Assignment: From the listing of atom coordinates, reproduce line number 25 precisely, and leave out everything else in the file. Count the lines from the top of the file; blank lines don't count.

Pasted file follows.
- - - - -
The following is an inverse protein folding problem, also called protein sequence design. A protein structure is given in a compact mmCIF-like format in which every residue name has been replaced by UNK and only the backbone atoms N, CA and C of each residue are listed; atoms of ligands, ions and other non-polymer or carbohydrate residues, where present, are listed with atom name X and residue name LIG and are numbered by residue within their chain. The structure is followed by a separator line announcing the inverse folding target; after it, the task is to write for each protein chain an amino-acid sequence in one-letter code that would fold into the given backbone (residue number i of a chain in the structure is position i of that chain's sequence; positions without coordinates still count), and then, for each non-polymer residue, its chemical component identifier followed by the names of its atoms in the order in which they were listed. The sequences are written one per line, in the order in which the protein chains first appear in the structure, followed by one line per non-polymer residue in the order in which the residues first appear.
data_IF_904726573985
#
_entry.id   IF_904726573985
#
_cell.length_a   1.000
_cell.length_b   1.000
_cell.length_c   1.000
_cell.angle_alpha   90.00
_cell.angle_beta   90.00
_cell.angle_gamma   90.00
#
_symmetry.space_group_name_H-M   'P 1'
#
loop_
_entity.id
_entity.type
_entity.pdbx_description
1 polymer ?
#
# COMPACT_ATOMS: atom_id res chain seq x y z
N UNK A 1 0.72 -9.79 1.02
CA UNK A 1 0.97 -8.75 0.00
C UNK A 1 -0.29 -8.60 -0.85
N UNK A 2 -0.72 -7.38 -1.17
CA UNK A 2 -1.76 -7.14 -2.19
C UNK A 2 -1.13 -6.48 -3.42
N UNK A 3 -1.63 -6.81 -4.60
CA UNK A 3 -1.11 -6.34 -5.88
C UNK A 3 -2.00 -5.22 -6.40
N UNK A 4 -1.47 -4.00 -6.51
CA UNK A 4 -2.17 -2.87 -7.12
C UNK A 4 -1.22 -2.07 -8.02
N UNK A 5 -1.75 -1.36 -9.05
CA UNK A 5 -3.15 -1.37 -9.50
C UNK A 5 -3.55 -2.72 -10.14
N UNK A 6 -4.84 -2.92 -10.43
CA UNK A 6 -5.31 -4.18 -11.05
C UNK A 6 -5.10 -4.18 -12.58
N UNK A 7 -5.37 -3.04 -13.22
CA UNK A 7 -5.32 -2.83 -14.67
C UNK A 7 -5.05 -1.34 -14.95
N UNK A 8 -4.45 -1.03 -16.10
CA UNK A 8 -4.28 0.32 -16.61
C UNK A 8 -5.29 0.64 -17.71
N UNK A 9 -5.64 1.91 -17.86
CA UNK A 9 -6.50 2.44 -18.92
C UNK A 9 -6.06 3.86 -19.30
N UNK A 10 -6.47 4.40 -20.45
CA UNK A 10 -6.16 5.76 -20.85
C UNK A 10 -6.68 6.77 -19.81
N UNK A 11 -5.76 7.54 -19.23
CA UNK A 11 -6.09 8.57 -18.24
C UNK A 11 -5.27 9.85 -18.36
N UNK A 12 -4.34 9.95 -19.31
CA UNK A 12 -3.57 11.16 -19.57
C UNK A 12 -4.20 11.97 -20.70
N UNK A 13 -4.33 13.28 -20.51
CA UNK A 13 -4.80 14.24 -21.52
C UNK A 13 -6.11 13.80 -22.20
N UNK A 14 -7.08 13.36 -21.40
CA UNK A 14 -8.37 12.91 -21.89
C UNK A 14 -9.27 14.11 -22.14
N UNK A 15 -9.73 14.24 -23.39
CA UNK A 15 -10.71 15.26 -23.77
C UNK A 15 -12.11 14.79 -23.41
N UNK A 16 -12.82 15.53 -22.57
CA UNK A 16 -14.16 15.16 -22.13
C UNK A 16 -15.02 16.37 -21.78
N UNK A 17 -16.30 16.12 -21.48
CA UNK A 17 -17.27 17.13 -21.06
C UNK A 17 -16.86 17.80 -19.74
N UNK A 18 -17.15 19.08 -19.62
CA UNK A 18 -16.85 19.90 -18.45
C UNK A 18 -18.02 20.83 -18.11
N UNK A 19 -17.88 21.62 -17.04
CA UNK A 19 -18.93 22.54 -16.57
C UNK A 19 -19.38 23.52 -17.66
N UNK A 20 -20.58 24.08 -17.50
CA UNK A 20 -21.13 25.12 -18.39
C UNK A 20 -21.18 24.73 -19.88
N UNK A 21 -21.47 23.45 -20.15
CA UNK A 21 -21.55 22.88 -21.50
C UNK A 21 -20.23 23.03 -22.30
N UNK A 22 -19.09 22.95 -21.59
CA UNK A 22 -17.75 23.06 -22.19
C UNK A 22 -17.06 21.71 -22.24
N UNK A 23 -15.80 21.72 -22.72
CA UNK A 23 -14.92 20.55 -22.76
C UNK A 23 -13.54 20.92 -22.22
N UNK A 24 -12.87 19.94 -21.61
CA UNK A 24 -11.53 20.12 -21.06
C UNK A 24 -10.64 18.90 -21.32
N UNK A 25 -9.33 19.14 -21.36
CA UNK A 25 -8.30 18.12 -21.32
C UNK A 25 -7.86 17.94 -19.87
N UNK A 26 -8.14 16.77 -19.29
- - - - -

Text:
N UNK A 2 -0.72 -7.38 -1.17